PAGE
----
Populations of Apodemia mormo primarily occupy dry, arid habitats that support a high density of their larval host plant: various species of buckwheat (Eriogonum). Since A. mormo is singularly dependent on Eriogonum during the larval stage, its presence is the most stable predictor of habitat. Dunes, sloping hillsides, grasslands and gravelly deserts have all been observed as viable environments for A. mormo habitats, indicating the species’ broad adaptability. Wick investigated microhabitat characteristics associated with A. mormo inhabitance, and found “host plant habitat[s] with lower elevation, a southerly to southwesterly aspect, lower available soil nitrogen, a steeper slope, higher % bare ground, and higher soil pH” were most often correlated with presence of A. mormo.
The exact variety of buckwheat which functions as the larval host plant changes with the population being studied. E. paucifllorum, commonly known as the branched umbrella plant, is closely associated with the Saskatchewan population. In British Columbia, Eriogonum niveum functions as the larval host plant, while in the population of A. m. langei, Eriogonum nudum serves as the primary host and food source. A. mormo colonies have additionally been correlated with the presence of several other plants. In the Saskatchewan population, presence of Ericamerica nauseosa (rabbitbrush) is a good predictor of A. mormo presence, and functions as a secondary nectar source. Furthermore, Wick investigated the possibility of complex dependencies with other observed habitat plants, including “creeping juniper, yellow umbrella plant, saltbush, prickly pear cactus, Colorado rubberweed, yellow sweet clover, wild rose and sage”.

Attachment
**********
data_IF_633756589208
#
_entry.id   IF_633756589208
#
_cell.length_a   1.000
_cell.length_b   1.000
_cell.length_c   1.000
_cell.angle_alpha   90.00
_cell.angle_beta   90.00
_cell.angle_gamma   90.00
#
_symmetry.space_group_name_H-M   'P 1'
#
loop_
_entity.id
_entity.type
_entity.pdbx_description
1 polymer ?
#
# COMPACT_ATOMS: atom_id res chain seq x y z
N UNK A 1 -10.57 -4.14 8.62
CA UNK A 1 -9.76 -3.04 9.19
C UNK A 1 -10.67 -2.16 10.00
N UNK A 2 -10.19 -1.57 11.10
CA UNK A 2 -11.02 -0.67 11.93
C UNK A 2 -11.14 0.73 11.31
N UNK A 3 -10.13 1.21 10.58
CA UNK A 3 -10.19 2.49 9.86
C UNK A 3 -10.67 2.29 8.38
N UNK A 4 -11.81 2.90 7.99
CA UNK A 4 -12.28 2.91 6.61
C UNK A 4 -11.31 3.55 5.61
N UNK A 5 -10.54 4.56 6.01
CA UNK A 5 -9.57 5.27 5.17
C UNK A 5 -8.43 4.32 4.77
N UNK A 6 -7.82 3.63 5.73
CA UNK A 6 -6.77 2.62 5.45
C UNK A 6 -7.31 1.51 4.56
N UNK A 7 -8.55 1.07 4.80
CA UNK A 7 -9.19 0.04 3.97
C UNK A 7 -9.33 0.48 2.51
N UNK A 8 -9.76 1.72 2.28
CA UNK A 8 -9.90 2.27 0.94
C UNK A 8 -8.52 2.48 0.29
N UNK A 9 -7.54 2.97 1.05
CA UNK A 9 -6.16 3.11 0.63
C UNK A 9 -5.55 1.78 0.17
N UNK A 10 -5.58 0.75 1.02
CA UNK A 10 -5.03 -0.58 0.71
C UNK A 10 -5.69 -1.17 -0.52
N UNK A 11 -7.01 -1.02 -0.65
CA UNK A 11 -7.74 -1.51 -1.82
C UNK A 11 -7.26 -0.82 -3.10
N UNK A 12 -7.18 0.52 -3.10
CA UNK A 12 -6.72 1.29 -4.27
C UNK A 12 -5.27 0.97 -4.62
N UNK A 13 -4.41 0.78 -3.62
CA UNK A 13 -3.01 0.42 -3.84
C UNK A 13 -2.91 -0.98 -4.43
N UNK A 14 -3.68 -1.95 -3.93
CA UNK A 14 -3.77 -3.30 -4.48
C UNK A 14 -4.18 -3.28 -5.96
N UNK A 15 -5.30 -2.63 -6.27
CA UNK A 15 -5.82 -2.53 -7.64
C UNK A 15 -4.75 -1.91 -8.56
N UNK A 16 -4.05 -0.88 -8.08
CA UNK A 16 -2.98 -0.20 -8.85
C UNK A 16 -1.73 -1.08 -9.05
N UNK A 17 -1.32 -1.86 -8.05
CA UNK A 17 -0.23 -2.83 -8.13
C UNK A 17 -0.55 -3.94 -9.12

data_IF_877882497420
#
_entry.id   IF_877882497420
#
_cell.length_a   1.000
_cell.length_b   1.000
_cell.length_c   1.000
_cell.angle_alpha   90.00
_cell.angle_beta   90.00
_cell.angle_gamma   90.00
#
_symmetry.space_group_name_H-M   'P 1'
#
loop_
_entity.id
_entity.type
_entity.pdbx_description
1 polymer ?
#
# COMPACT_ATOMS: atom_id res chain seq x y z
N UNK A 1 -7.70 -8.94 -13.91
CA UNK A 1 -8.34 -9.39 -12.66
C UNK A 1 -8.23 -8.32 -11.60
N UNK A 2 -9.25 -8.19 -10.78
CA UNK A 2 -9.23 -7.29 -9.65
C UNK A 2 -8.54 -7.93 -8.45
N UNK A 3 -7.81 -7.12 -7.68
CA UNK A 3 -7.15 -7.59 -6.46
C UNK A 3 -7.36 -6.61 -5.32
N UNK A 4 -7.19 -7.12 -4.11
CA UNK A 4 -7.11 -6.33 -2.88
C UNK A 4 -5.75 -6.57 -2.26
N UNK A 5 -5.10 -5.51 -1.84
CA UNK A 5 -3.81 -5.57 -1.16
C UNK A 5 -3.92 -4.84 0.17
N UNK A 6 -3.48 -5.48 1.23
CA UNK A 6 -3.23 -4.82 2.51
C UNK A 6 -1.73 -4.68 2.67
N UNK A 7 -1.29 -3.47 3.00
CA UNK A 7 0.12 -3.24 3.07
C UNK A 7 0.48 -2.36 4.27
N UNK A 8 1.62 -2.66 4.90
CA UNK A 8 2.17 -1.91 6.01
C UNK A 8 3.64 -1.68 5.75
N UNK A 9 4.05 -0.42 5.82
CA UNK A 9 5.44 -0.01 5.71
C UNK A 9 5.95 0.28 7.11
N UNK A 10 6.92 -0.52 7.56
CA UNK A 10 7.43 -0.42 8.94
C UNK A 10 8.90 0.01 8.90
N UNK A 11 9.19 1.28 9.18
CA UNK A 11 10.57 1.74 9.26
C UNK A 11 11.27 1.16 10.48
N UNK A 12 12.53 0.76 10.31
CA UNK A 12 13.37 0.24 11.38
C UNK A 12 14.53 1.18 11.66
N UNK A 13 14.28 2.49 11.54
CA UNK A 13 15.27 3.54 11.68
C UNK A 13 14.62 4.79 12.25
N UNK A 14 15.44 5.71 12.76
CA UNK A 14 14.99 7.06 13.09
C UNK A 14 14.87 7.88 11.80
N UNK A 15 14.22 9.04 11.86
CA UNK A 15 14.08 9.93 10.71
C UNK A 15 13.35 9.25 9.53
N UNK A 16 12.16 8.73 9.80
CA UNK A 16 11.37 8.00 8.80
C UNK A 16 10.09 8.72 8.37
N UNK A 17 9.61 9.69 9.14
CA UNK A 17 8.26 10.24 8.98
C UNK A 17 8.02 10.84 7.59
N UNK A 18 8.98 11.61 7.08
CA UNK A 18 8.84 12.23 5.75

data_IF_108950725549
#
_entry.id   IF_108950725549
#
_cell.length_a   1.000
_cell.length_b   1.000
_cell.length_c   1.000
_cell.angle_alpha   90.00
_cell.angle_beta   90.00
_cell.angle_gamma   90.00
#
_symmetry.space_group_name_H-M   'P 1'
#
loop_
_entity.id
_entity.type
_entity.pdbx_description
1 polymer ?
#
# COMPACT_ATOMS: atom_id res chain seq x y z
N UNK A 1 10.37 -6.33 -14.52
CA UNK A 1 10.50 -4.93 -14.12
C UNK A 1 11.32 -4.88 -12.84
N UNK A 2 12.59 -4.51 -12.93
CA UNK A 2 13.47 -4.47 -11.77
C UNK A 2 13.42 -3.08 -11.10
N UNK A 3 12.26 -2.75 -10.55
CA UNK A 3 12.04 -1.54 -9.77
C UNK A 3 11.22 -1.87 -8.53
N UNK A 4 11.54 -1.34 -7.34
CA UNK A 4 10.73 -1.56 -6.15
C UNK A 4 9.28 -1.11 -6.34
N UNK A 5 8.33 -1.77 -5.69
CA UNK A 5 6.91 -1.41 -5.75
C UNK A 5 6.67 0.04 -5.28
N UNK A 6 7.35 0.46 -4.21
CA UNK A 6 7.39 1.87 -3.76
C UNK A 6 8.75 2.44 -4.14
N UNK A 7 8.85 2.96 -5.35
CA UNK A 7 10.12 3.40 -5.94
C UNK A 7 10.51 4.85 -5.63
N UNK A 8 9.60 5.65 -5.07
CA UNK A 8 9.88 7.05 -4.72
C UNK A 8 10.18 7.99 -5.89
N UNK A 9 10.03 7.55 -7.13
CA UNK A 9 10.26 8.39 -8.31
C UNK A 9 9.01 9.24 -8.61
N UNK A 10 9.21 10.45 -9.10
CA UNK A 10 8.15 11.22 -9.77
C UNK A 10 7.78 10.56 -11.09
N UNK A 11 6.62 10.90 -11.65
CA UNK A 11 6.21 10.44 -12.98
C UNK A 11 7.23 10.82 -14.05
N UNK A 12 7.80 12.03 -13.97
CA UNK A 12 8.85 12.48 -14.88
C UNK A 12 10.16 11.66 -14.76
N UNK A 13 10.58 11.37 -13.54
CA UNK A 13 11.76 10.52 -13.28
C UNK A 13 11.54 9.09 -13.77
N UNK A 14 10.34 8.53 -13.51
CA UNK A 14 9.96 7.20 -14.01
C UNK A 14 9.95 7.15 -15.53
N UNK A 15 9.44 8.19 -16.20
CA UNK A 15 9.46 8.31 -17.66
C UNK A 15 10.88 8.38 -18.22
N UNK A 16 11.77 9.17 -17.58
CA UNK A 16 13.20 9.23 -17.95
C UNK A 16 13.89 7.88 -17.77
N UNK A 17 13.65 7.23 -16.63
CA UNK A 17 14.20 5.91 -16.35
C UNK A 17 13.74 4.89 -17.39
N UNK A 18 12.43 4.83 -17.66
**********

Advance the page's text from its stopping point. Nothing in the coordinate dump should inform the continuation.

Some level of human interaction with A. mormo habitats is thought to be crucial for their success. In the Canadian populations, specifically, human railway traffic through habitat corridors provides frequent disturbances to the soil, nurturing the growth of their larval host plant. To similar effect, steep and unstable slopes prone to frequent erosion provide appropriate conditions for host plant prosperity. A. mormo are rarely found on undisturbed flats.
In general, species of Eriogonum serve as larval host plants for A. mormo. In the Saskatchewan population, Eriogonum niveum, or snow buckwheat, functions as the primary host plant and food resource. In the British Columbia population, the branched umbrella plant Eriogonum pauciflorum solely fulfills this role. These species flourish with adequate soil disturbances, thus only those on rocky hillsides tend to bloom and attract A. mormo.